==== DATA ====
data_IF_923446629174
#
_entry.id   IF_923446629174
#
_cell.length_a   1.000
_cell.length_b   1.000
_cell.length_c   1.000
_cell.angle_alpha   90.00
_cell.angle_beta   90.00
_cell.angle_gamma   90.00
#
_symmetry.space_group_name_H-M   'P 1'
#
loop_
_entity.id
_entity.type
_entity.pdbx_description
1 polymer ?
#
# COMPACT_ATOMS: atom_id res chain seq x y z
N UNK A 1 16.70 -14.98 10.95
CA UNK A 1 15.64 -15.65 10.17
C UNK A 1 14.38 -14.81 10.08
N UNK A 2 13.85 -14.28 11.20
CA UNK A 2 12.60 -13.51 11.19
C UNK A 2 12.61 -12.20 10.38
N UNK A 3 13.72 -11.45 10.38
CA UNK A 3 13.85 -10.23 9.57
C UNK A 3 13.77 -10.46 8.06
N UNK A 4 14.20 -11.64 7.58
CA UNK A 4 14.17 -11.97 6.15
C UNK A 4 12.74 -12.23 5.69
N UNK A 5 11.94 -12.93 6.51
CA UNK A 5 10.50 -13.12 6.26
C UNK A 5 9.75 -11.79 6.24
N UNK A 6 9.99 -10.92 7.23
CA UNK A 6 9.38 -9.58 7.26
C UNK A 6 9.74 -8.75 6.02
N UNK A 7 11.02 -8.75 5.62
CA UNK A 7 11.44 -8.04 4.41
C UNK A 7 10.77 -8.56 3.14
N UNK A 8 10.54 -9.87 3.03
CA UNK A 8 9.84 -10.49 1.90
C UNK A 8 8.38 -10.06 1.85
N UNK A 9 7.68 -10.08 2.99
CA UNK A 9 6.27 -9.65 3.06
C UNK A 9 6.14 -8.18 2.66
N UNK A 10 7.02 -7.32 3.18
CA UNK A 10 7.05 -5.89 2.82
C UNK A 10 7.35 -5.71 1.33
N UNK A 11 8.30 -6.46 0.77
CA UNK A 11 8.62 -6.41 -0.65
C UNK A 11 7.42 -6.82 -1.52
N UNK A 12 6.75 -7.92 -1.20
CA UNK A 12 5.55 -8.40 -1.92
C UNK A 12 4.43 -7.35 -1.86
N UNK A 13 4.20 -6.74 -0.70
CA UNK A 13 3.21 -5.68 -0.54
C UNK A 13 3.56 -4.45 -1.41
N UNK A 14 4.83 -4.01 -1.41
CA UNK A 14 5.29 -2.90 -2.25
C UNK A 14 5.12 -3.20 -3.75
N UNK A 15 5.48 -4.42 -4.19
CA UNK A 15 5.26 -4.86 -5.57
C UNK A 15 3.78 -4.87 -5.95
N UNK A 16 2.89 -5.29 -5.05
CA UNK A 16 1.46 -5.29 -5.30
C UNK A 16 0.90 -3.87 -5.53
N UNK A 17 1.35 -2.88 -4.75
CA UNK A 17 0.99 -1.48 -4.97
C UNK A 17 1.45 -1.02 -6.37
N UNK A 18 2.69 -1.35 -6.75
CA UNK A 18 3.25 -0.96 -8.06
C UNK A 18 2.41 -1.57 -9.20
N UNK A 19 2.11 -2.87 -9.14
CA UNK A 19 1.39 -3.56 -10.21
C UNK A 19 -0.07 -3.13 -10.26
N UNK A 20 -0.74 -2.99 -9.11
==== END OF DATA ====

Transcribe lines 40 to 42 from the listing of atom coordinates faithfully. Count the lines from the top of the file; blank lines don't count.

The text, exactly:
CA UNK A 7 11.44 -8.04 4.41
C UNK A 7 10.77 -8.56 3.14
N UNK A 8 10.54 -9.87 3.03